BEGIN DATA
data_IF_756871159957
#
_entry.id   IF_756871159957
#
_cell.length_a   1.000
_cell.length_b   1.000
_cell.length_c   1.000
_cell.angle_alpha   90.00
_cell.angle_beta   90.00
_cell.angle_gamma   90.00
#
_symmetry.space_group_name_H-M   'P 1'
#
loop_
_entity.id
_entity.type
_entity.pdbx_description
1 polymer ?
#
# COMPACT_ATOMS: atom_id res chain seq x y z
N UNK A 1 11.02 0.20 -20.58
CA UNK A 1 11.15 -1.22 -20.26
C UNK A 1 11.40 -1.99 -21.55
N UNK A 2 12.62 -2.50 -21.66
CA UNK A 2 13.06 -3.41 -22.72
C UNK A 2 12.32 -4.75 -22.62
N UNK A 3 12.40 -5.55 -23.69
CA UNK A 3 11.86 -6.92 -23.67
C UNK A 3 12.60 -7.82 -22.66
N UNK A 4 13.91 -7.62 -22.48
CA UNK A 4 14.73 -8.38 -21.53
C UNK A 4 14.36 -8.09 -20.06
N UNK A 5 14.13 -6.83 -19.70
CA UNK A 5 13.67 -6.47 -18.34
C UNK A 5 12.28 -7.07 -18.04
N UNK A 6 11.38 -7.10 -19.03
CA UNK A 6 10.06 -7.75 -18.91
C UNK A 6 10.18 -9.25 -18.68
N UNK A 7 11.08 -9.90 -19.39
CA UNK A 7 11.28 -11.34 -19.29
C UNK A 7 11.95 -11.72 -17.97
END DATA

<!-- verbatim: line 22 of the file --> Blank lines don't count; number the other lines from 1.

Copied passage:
CA UNK A 1 11.15 -1.22 -20.26